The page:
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July 15, 2008


Lawrence Cunningham

To paraphrase another literary figure, this report of auditor cat bond death may be exaggerated. After all, shouldn’t practical issues like these be resolved in a negotiation over a product prototype rather than by intellectual declaration? How can one know whether the bonds can be sold without having tried to sell them? Surely, not all financial inventions have been made already.

There is a practical political point here: at least in the US, if auditing firms wish to persuade US legislators to enact permanent statutory liability caps, they should be prepared to demonstrate that they have exhausted other avenues to handle their business model. At least for some legislators, that will require more than analytical destruction of an abstract idea and hard evidence that there are no private market solutions to their problems.

Also, it may be true that cat bonds, as such, “miss[] the broader public policy issue,” but please note that I’ve written extensively about that too, including through articles investigating financial statement insurance. As one example, see my article, Too Big to Fail: Moral Hazard in Auditing and the Need to Restructure the Industry Before it Unravels, published in Columbia Law Review in 2006. This emphasizes an immediate public policy point: the huge stakes of a failed auditing firm may, even now, be tempting auditor laxity.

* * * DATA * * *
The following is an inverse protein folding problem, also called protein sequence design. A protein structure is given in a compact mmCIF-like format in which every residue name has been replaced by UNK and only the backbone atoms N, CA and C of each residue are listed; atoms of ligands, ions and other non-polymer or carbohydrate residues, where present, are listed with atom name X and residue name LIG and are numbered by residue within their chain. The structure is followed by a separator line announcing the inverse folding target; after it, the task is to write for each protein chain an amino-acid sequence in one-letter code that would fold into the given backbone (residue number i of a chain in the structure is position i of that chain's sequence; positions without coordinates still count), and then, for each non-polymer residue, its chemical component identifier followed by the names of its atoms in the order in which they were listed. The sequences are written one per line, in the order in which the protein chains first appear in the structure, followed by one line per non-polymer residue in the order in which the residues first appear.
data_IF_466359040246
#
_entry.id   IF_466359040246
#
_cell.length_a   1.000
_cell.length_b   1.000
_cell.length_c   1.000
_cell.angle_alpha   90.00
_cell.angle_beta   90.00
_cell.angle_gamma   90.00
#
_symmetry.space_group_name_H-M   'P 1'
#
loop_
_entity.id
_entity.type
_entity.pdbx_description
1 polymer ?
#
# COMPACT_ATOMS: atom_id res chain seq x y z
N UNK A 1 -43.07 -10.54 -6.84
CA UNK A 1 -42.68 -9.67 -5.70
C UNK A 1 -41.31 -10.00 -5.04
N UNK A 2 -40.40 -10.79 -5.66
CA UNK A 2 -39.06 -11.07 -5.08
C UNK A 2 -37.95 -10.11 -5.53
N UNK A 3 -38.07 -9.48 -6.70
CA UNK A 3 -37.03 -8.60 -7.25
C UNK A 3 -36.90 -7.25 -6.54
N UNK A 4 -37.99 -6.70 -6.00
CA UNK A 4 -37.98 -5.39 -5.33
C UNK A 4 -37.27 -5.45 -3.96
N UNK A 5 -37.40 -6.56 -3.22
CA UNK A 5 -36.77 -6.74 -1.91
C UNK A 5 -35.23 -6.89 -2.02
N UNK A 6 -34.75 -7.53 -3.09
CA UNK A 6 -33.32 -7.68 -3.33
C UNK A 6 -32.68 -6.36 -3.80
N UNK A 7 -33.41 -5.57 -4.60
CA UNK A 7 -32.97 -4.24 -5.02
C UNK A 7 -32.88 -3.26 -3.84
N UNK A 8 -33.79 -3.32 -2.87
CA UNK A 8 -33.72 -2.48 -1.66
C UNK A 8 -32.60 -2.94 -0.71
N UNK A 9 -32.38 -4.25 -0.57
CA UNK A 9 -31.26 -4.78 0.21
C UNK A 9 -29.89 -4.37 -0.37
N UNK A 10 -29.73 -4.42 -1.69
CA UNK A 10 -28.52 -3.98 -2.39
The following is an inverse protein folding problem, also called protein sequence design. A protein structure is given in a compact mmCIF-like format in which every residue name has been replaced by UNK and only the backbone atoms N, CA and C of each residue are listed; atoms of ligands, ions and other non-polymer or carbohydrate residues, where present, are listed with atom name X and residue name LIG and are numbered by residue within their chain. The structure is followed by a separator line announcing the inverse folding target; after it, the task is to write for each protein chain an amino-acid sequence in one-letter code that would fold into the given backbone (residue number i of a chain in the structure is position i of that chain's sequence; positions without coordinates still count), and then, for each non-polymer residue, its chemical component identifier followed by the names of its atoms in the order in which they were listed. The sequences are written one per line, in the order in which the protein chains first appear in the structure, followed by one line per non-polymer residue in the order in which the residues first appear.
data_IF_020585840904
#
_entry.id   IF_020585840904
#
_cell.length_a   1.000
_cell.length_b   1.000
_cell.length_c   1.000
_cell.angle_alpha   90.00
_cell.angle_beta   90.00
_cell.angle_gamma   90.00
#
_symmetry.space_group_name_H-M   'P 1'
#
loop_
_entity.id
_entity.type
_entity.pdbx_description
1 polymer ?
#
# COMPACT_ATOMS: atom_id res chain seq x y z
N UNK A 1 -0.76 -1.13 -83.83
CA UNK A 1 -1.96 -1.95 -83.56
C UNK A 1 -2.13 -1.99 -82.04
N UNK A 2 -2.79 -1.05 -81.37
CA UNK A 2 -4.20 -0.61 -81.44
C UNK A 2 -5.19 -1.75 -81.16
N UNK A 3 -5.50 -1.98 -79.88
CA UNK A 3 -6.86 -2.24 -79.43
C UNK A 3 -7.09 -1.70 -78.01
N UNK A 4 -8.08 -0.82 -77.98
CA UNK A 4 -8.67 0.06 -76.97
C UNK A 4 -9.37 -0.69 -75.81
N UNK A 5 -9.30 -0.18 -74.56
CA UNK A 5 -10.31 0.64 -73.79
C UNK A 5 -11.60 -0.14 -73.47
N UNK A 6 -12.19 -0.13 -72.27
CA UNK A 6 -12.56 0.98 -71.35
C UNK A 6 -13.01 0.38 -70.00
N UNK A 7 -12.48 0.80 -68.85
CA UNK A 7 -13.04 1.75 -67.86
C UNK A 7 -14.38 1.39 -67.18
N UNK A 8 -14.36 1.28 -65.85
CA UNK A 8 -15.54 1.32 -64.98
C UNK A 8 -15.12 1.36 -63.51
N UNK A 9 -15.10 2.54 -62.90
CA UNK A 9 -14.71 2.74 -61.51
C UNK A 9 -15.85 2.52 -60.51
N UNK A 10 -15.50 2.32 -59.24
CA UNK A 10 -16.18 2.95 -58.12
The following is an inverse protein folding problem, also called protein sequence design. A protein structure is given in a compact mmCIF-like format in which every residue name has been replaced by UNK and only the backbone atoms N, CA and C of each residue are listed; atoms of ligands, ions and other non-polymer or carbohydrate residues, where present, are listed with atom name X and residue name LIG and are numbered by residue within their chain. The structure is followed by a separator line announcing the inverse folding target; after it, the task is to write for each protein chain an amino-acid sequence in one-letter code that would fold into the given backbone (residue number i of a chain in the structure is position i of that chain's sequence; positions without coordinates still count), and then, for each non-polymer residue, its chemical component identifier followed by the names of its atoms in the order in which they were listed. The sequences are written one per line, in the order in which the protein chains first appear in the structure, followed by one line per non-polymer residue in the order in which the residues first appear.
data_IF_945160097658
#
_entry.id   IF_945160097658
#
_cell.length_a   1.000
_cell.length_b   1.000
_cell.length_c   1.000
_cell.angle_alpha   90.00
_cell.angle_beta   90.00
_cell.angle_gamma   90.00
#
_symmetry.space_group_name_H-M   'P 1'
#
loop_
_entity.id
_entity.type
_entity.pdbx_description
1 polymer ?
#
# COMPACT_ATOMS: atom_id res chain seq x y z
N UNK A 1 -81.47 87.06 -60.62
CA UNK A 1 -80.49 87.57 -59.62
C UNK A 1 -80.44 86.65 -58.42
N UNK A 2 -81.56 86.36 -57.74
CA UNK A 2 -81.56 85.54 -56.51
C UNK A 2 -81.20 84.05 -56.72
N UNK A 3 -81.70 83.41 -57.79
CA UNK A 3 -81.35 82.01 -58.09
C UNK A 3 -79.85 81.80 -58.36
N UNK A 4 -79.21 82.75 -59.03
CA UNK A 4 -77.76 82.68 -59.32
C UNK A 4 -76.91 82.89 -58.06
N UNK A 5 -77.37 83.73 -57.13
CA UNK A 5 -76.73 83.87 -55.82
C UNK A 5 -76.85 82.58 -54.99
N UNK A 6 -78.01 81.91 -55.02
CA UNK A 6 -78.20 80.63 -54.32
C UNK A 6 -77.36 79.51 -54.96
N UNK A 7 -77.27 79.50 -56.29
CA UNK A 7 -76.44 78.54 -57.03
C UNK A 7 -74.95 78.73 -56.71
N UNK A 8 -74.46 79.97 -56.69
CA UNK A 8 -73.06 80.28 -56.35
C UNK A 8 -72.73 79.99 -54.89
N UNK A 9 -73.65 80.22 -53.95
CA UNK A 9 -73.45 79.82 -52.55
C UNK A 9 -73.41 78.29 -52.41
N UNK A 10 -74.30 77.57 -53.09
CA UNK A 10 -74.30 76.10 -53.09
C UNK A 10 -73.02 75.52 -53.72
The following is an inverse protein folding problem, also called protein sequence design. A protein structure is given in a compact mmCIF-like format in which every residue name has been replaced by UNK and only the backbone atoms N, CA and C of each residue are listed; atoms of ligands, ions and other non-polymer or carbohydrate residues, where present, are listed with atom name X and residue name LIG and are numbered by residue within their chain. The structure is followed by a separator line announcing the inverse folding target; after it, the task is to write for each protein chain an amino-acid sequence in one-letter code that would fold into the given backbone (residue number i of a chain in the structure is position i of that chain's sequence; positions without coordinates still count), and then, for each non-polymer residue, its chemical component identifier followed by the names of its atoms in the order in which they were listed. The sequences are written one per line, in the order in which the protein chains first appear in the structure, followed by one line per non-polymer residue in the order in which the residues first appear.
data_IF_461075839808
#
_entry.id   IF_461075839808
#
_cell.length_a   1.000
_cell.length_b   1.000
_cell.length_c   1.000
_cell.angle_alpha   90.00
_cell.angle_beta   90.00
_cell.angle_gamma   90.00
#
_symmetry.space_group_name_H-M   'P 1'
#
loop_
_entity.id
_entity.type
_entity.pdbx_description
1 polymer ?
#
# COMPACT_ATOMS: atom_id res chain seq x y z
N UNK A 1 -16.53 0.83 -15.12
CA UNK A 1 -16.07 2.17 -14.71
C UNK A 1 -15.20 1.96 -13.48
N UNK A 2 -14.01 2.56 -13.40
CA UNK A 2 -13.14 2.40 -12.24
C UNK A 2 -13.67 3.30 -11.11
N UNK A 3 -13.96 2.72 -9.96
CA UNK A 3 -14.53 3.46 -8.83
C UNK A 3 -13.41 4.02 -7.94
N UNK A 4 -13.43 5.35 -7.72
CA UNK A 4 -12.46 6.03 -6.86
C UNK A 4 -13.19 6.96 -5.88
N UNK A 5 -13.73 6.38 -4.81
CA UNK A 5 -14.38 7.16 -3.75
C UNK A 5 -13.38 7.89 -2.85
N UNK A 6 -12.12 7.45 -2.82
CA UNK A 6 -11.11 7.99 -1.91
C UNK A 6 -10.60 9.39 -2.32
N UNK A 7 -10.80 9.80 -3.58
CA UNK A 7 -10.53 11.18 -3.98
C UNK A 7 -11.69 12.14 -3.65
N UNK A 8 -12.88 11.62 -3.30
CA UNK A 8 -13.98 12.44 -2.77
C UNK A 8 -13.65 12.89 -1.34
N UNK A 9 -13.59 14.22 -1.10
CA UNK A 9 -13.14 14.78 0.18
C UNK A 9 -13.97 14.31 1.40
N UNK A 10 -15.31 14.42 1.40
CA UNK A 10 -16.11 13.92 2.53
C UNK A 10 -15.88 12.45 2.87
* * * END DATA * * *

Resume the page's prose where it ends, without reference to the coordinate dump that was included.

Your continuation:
Jim Peterson

Professor Cunningham -- Thanks for your response -- in an environment where constructive dialog is not easy to find, it's most welcome.

On the market's views on auditor cat bonds, a curious student looking for a good project might usefully survey the major players in insurance and "contingency capital": Have they indeed considered the subject, and if so, what explains their indifference? We could all be better informed.

As for liability caps, it is past time to acknowledge that, with the overwhelming gap between the large firms' limited partners' capital and their $100+ billion litigation exposure, neither monetary nor proportionate caps are politically achievable at limits low enough to address survivability. Besotted as the firms' leadership may be with caps, more comprehensive re-engineering is essential; devotion to a one-dimensional "solution" is a waste of time and energy.

Finally, the Andersen experience shows that while "too big to fail" may apply to Fannie Mae and Freddie Mac, the Big Four are "too frail to survive", especially when the regulators are on record as lacking any tools to prevent their collapse -- which is only one large judgment away.

Keith Tracey

From a practical industry perspective, it is a reasonable presumption that cat bonds for large accounting firms have been, and are currently, not possible to construct. The reasons are as explained by Kevin LaCroix, principally the relationship between event, notification, claim and final resolution and the data questions. The former makes the term of the investment difficult and the latter introduces considerable pricing uncertainty.Certainly the existence of the bonds would pose a question about the patterns observable in past data and the conclusions to be drawn about the exposure.

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